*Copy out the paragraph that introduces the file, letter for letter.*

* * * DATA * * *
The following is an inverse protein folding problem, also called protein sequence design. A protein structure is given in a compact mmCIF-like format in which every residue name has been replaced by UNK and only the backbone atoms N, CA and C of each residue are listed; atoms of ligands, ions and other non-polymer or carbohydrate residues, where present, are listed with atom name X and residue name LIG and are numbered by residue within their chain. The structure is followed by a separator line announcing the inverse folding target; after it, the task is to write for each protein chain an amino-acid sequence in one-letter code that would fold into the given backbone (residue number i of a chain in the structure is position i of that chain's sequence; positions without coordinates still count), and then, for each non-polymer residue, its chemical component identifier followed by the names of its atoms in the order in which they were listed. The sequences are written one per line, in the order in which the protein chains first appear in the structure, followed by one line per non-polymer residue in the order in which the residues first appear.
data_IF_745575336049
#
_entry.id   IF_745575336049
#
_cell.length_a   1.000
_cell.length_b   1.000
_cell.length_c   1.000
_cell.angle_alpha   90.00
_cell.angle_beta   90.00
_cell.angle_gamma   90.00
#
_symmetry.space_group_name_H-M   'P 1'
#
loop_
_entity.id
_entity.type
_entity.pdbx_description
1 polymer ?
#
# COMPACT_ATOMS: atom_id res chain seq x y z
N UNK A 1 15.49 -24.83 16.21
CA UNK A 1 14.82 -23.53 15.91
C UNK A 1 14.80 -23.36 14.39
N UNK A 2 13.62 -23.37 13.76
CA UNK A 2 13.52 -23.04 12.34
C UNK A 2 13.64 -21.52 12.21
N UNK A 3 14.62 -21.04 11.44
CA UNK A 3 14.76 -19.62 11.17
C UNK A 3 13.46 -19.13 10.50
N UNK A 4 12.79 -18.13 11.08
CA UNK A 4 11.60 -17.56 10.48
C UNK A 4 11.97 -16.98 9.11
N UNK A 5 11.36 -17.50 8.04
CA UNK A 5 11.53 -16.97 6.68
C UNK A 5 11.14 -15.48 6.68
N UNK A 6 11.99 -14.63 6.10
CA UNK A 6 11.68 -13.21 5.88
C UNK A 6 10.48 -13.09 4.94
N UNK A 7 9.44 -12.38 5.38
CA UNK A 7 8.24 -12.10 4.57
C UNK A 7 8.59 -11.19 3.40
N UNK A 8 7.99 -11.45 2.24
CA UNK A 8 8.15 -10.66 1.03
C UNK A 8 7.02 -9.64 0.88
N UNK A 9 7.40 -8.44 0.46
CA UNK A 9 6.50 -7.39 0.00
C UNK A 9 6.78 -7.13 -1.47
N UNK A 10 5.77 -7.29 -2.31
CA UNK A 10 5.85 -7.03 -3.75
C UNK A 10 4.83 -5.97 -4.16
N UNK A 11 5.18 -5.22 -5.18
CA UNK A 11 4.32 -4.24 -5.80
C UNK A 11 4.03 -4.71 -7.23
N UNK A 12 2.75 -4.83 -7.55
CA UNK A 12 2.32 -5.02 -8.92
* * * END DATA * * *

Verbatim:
The following is an inverse protein folding problem, also called protein sequence design. A protein structure is given in a compact mmCIF-like format in which every residue name has been replaced by UNK and only the backbone atoms N, CA and C of each residue are listed; atoms of ligands, ions and other non-polymer or carbohydrate residues, where present, are listed with atom name X and residue name LIG and are numbered by residue within their chain. The structure is followed by a separator line announcing the inverse folding target; after it, the task is to write for each protein chain an amino-acid sequence in one-letter code that would fold into the given backbone (residue number i of a chain in the structure is position i of that chain's sequence; positions without coordinates still count), and then, for each non-polymer residue, its chemical component identifier followed by the names of its atoms in the order in which they were listed. The sequences are written one per line, in the order in which the protein chains first appear in the structure, followed by one line per non-polymer residue in the order in which the residues first appear.